United Airlines, Inc.’s new reporting structure for communications reminds me once again of the fallacy of not having the function report directly into the chief executive officer.
Human beings communicate. They write, they talk, they think. They don’t instinctively do risk management or count their fingers and or bake bread. First and foremost people speak. Communications in any language is the basic human function. So why would you not have the communications function report directly into the chief executive office?
You would have concluded that during their recent debacles United should have learned something very basic that the ability to communicate clearly, succinctly, simply and sincerely is the main function of a chief executive officer. Lawyers and HR people worry about other things. They worry about risk, they worry about laws, they worry about staffing, they worry about behavior, and keeping people engaged, safe and happy.
So once again here are some primary reasons why you want your communications people and your chief communications officer reporting in directly to the chief executive officer.
Words matter. What you say, how you say it, to whom you say it, for whom you say it and the impact of what you said are the most important functions of any chief executive officer in today’s information ubiquitous society.
Your word is what matters most. Particularly for a consumer facing organization like United. You want and need people behind you that are going to assure that the messages you put together well resonates and informs your constituents of what you’re thinking, what you’re doing and what it means to them.
The shortest distance between two points is a straight line. It is not a circle, it is not a triangle, it is not a pentagon, it is a straight line. The CEO needs a communications strategist at their beck and call and at a moment’s notice all the time, anywhere and in real time. As we know so clearly from all the United debacles you don’t need or want a filter. You want advice straight up, savvy, direct and fast.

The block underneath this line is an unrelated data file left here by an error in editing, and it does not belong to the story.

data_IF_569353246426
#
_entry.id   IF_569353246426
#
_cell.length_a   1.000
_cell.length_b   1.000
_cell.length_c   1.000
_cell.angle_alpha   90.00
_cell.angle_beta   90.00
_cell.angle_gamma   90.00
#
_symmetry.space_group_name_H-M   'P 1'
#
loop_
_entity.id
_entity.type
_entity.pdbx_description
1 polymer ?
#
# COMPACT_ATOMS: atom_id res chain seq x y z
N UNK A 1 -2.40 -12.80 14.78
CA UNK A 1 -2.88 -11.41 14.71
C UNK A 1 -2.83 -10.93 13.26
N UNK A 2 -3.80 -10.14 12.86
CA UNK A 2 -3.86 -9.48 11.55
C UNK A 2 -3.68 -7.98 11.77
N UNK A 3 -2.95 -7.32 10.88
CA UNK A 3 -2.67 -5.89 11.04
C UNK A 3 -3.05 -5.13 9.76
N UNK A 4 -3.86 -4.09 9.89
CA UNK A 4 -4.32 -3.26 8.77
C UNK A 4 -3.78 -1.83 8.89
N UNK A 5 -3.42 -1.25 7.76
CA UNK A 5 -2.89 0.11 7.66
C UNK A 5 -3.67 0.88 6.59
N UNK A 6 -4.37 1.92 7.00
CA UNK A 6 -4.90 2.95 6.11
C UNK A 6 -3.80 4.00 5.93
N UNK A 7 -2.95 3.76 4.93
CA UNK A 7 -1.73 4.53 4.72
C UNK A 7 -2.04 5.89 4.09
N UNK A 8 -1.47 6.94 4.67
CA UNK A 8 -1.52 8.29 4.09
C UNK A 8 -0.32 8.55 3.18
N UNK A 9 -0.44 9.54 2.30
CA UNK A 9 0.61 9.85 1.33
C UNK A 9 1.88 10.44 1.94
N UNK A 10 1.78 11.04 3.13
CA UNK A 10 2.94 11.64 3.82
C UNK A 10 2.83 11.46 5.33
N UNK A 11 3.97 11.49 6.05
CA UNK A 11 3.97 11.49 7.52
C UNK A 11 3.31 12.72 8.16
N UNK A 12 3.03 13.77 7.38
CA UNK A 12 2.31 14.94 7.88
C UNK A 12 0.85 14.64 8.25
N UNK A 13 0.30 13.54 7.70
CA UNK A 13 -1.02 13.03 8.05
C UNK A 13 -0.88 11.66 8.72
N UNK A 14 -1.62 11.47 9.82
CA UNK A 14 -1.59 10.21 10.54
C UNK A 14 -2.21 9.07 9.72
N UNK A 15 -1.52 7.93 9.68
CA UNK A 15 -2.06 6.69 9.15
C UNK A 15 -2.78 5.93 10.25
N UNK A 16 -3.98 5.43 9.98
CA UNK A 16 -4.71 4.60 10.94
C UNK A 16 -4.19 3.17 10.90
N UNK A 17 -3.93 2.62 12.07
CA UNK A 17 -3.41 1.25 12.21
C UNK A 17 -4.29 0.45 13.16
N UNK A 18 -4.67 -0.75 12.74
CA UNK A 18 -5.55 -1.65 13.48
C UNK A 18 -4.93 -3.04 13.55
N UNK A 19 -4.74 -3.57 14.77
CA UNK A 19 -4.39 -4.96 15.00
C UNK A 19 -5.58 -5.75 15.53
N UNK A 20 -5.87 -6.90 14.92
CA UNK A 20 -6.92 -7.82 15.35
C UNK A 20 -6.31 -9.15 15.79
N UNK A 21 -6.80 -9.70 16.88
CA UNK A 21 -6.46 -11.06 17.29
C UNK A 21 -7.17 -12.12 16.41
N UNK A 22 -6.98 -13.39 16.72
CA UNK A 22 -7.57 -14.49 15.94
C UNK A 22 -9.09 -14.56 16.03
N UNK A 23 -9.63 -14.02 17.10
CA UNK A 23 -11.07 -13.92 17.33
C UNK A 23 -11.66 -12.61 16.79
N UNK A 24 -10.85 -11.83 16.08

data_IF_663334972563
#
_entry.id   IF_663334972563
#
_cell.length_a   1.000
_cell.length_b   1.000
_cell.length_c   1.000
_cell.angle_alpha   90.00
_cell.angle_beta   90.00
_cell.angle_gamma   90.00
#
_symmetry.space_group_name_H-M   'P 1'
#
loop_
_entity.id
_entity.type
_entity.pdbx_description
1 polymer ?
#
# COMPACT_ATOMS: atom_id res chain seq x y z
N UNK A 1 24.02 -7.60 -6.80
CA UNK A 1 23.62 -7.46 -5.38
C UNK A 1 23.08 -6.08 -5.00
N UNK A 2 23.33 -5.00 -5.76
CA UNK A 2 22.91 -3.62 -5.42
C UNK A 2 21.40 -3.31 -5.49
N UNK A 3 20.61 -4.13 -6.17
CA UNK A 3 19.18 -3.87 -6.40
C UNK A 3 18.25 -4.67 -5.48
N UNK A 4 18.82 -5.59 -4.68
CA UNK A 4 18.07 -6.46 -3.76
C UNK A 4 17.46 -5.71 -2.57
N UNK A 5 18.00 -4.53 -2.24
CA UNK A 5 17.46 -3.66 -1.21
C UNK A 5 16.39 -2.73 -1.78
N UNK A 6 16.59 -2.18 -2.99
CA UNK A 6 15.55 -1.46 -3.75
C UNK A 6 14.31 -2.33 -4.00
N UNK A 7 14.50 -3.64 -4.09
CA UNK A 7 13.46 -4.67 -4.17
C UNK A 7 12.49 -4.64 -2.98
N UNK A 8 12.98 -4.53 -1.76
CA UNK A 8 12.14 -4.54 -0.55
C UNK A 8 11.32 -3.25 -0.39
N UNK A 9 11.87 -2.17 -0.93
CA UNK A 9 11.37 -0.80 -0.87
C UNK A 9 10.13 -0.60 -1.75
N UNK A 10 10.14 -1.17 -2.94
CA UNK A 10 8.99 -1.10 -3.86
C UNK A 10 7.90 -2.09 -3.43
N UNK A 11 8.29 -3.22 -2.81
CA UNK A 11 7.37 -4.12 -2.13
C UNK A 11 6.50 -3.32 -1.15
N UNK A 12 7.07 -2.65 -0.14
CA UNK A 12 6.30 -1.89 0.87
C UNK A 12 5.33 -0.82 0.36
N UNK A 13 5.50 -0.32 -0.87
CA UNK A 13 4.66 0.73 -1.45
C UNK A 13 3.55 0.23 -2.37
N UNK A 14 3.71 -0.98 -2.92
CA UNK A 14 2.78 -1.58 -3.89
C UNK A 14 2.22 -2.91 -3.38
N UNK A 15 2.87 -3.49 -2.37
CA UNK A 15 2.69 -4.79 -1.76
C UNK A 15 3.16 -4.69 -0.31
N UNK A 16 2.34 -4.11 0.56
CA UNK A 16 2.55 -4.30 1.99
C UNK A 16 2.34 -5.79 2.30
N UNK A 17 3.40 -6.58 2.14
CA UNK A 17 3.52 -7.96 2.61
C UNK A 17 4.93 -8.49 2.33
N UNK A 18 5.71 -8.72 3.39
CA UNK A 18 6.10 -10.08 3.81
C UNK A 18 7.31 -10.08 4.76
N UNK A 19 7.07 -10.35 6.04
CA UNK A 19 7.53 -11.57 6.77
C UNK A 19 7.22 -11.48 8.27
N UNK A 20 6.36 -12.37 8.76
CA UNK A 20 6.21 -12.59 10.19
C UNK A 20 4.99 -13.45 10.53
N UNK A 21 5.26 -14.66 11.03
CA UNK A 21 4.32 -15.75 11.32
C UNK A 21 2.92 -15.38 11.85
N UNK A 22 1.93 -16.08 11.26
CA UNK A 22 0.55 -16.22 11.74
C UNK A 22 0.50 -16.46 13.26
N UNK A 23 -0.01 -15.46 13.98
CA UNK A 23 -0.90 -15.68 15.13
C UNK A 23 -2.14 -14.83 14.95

The CEO is the CCO. Marketing, legal, HR, operations, all have their own functions, missions and outcomes. The chief communications officer is trained, schooled and experienced as counselor, communicator, collaborator, conscious and consigliere. The CCO is best equipped to help the CEO with messaging and critical thinking at the speed of right. That is the job of the CCO.
The shortest distance between two ears is a straight line.
Gerard (Gerry) F. Corbett is Founder, Chair and CEO of Redphlag LLC , a strategic branding and communications services and counseling firm and instructor in the Entrepreneurship Program at UC Berkeley, Extension. Gerry has more than four decades of technology, PR and marketing experience in several Fortune 200 firms. He also is past chair and CEO of the Public Relations Society of America and an avid photographer, career coach and blogger.
Leave a Reply